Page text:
State Sen. Joe Pennacchio’s (R-Montville) call for Republican State Chairman Tom Wilson to resign will not likely be answered in the affirmative, but whether Wilson will serve another two-year term is uncertain.
After Wilson’s term expires in June, tradition dictates that the Republican gubernatorial nominee gets to pick the next chairman. That choice will be ratified by the 42-member Republican State Committee, which will likely accede to the nominee’s pick.
“We have a tradition in the Republican Party that the successful gubernatorial nominee is the one who gets to decide who his or her state chair will be,” said Wilson, who said he did not want to respond to Pennacchio’s press release. “I expect that not to be any different. If there’s a nominee who wants to ask me if I’m interested in staying, that will be a discussion between that nominee and I.”
However, multiple Republican sources say that Wilson has never intended to seek another term as state chairman. In fact, there was talk of him stepping down before the primary, although he said today that he will serve until at least June.
Wilson, for his part, said that his decision in June will depend on “who that nominee is and what kind of vision they have going forward.”
“I will defer completely to the nominee, and if that person wants someone different that’s what they’re entitled to. If they want me to stick around for some period of time, we’ll have a discussion about that.”
Already, several names have surfaced as potential successors:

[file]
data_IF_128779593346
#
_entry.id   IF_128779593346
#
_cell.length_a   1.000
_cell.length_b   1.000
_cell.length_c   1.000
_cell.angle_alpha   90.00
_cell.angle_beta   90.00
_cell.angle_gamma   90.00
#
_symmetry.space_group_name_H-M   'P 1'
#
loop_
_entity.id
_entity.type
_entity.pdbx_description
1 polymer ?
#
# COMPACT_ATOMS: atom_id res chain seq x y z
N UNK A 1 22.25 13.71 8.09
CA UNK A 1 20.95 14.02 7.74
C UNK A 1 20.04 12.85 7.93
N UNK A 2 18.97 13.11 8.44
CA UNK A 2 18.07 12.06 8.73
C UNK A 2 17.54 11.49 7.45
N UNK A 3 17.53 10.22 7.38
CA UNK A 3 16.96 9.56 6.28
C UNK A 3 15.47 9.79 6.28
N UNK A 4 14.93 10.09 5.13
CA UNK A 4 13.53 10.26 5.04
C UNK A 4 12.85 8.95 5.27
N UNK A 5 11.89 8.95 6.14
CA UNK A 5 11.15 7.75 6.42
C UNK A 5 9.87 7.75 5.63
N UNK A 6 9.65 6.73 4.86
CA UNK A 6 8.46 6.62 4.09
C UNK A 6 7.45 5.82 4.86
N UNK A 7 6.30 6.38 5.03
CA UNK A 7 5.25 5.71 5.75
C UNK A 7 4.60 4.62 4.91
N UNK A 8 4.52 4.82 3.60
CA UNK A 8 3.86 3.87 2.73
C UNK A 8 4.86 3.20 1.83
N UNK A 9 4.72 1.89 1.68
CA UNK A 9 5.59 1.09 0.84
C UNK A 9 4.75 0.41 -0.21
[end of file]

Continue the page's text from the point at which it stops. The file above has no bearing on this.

Political consultant George Dredden, whose name Pennacchio raised today. Dredden, who was deputy manager of Pennacchio’s U.S. Senate campaign, is said to be making phone calls to gauge support for a bid. As an African-American, his candidacy would dovetail with former Maryland Lieutenant Gov. Michael Steele’s bid for Republican National Committee Chairman.
Campaign veteran Mark Duffy, who managed the races of all three of the Republican establishment’s successive choices for U.S. Senate this year – Anne Estabrook, Andy Unanue and, finally, Dick Zimmer – is also said to be interested in the post.
Neither Duffy nor Dredden could immediately be reached for comment.
Former congressional candidate Bill Spadea’s name popped up as well, though he downplayed the possibility in a phone interview today. Instead, he said he’d prefer to focus on running his grassroots fundraising organization, Building a New Majority.
“I don’t know that I’d be interested, to be quite honest with you, in pursuing some kind of organizational party chairmanship or anything similar in terms of the Republican organization,” he said. “I feel that right now I’m in a strong position as the person who can help lead this organization.”
State Sen. Bill Baroni’s (R-Hamilton) name also comes up, though in a temporary capacity. Some Republicans would like to see him run the party through the general election, after which they’ll choose a new chairman. Baroni, however, wouldn’t speculate on the possibility.
“Tom’s doing a good job there and I’m not going to speculate about a job that doesn’t exist,” he said.